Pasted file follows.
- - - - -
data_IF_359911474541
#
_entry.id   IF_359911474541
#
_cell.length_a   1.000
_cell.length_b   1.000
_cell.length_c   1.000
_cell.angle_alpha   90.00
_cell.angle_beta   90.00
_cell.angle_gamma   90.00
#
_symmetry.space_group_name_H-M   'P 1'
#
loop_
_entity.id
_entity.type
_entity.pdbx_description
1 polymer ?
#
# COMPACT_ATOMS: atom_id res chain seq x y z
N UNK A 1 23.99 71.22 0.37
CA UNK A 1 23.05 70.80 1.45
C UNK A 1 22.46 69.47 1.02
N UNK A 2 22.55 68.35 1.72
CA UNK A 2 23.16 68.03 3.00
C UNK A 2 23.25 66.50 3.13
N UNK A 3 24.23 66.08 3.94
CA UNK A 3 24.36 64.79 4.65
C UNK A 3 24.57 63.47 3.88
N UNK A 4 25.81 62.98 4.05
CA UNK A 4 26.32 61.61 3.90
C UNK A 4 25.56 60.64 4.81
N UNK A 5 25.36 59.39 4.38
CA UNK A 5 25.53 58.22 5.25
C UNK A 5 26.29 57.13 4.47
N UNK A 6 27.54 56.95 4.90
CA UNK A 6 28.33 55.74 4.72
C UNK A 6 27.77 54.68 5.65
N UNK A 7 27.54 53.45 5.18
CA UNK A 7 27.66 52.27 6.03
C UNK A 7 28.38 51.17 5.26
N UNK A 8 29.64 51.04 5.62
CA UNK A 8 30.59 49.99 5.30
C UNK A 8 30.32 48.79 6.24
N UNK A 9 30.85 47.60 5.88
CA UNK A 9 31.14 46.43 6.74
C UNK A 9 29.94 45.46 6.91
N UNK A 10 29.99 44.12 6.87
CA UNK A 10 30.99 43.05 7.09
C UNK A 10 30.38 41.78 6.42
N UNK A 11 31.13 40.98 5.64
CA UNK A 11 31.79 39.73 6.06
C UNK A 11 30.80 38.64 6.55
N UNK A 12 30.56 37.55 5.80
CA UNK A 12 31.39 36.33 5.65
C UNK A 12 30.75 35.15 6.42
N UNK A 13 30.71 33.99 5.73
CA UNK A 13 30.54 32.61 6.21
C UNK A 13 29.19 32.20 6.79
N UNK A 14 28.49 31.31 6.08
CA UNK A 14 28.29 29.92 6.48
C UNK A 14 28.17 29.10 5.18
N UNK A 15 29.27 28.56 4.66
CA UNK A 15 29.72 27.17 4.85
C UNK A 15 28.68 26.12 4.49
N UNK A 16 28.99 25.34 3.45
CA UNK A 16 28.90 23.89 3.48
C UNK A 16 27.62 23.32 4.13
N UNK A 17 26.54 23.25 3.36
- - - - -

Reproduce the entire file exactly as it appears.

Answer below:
data_IF_359911474541
#
_entry.id   IF_359911474541
#
_cell.length_a   1.000
_cell.length_b   1.000
_cell.length_c   1.000
_cell.angle_alpha   90.00
_cell.angle_beta   90.00
_cell.angle_gamma   90.00
#
_symmetry.space_group_name_H-M   'P 1'
#
loop_
_entity.id
_entity.type
_entity.pdbx_description
1 polymer ?
#
# COMPACT_ATOMS: atom_id res chain seq x y z
N UNK A 1 23.99 71.22 0.37
CA UNK A 1 23.05 70.80 1.45
C UNK A 1 22.46 69.47 1.02
N UNK A 2 22.55 68.35 1.72
CA UNK A 2 23.16 68.03 3.00
C UNK A 2 23.25 66.50 3.13
N UNK A 3 24.23 66.08 3.94
CA UNK A 3 24.36 64.79 4.65
C UNK A 3 24.57 63.47 3.88
N UNK A 4 25.81 62.98 4.05
CA UNK A 4 26.32 61.61 3.90
C UNK A 4 25.56 60.64 4.81
N UNK A 5 25.36 59.39 4.38
CA UNK A 5 25.53 58.22 5.25
C UNK A 5 26.29 57.13 4.47
N UNK A 6 27.54 56.95 4.90
CA UNK A 6 28.33 55.74 4.72
C UNK A 6 27.77 54.68 5.65
N UNK A 7 27.54 53.45 5.18
CA UNK A 7 27.66 52.27 6.03
C UNK A 7 28.38 51.17 5.26
N UNK A 8 29.64 51.04 5.62
CA UNK A 8 30.59 49.99 5.30
C UNK A 8 30.32 48.79 6.24
N UNK A 9 30.85 47.60 5.88
CA UNK A 9 31.14 46.43 6.74
C UNK A 9 29.94 45.46 6.91
N UNK A 10 29.99 44.12 6.87
CA UNK A 10 30.99 43.05 7.09
C UNK A 10 30.38 41.78 6.42
N UNK A 11 31.13 40.98 5.64
CA UNK A 11 31.79 39.73 6.06
C UNK A 11 30.80 38.64 6.55
N UNK A 12 30.56 37.55 5.80
CA UNK A 12 31.39 36.33 5.65
C UNK A 12 30.75 35.15 6.42
N UNK A 13 30.71 33.99 5.73
CA UNK A 13 30.54 32.61 6.21
C UNK A 13 29.19 32.20 6.79
N UNK A 14 28.49 31.31 6.08
CA UNK A 14 28.29 29.92 6.48
C UNK A 14 28.17 29.10 5.18
N UNK A 15 29.27 28.56 4.66
CA UNK A 15 29.72 27.17 4.85
C UNK A 15 28.68 26.12 4.49
N UNK A 16 28.99 25.34 3.45
CA UNK A 16 28.90 23.89 3.48
C UNK A 16 27.62 23.32 4.13
N UNK A 17 26.54 23.25 3.36